Vision Problems

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Cindy
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Vision Problems

Post by Cindy »

I think I've mentioned that Kayla's developed, what we've been told, are normal aging vision problems - cataracts and nuclear sclerosis - neither of which my vet seemed to be too concerned about. She has no problems around the house or at the dog park. Today John had her down the road on the neighbors property and Kayla had crossed over the creek so was a little far away. Since she's also deaf, we obviously can't call her to get her attention. John said she started to panic, running back and forth looking for him and then took off up the mountainside. Fortunately she turned around and he finally got her attention by screaming and frantically waving his arms. He said she looked so relieved, ran in his direction, launching herself into the creek from about 5 feet high. This is the same area where she sometimes bumps into wire cattle fencing like she doesn't see it at all. When I mentioned this to the vet he said that in shade or dim light she would have more trouble as well as seeing thinner items like the fence. It's just kind of weird that she seems to do so well in some places but not in others and it doesn't have anything to do with how familiar she is with the area. Other than keeping her on a leash (which she hates) I'm not sure what else to do. She's due to see the vet next month and this will obviously be on the top of my list of questions. We're just worried .... :cry:
Kayla RIP 10/2/15, Pippa, and Layla
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StFrost
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Re: Vision Problems

Post by StFrost »

Nothing productive to add except our 16 year old exhibits the same problems. Lately she had taken to running laps in the backyard rather than jump up on the deck because she is afraid she will miss it. I have to go out an coax in her in, by frantically waving arms and body movements to get her to follow me. During the day, her eyesight seems ok, but at night, not so much.

Her depth perception is gone too. Finally though, after weeks of it, she is acceptable of being lifted into the car and onto the bed. It is so much better than the stress she was going through when faced with both obstacles--panting, pulling away, cowering.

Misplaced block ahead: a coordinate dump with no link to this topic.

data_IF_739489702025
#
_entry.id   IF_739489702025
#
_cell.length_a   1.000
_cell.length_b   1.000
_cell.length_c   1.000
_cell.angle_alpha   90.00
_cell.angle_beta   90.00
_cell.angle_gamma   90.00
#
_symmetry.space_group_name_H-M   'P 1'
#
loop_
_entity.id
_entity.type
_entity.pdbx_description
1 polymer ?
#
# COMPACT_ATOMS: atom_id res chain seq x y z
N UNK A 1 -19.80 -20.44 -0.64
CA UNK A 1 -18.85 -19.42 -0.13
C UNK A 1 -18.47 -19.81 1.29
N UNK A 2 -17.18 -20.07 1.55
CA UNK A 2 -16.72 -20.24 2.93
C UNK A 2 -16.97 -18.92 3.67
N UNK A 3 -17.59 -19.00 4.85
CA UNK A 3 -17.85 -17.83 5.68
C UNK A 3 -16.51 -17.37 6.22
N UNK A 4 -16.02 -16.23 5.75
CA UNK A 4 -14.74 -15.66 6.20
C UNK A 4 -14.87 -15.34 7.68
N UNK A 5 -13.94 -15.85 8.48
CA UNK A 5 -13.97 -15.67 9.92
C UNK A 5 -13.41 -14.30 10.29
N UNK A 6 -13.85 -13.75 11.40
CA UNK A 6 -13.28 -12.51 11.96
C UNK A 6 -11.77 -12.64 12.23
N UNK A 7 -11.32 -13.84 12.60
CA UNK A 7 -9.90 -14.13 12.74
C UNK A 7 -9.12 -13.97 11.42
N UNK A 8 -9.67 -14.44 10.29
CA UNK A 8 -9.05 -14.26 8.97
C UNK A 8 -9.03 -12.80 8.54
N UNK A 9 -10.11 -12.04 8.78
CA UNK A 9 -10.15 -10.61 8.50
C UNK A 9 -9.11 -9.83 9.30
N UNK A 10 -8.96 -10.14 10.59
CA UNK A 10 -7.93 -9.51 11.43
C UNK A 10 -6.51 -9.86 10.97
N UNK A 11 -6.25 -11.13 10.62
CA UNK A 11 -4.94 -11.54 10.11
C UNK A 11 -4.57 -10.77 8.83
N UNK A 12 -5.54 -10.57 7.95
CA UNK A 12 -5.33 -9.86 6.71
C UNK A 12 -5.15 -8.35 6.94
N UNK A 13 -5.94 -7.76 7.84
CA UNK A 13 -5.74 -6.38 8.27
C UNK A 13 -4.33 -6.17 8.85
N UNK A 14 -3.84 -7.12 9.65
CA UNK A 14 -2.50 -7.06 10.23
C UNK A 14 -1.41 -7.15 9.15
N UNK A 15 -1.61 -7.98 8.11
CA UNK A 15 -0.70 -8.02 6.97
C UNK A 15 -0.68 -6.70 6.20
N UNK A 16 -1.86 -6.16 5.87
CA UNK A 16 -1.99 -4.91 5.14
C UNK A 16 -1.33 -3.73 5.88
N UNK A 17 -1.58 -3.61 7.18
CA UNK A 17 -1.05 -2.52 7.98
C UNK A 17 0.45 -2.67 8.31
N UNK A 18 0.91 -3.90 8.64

I would say persistence and sticking with what your dog knows will help.

good luck and God bless.

Barb Wright
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Re: Vision Problems

Post by Barb Wright »

Cassie had these same issues in the last two years of her life. Her eyesight finally got bad enough that she actually got so that she did not want to go very far from the house, even on familiar trails she was less than confident and wanted to turn back before we had gone very far. I never let her off leash from then on except in our backyard which she seemed to be able to navigate okay. I know she really didn't have much vision because when the neighbor dog would come to the fence Cassie could smell her but never really looked at her. In the house she did pretty well, only occasionally bumping into something. She had the spacing figured out about jumping up and down from the bed and how far it was to the bedroom door.

In regards the deafness, she could still hear a loud sharp noise like thumping a table top, or clapping hands loudly, at least most of the time.

With Kayla getting panicky like you described you might really need to think about keeping her at least on a long line. Also find out in what range level she can hear, if any, and try to find a device that would make that noise for you. I know some deaf dogs can still hear silent whistles, so maybe something like that. Just guessing here.....

This I do know, it's hard, really hard, when they start into this decline :cry: All you can do is try to figure out just how much facility they have left and work around it.
RIP Sweet Cassie 4/98 - 3/13

Cindy
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Re: Vision Problems

Post by Cindy »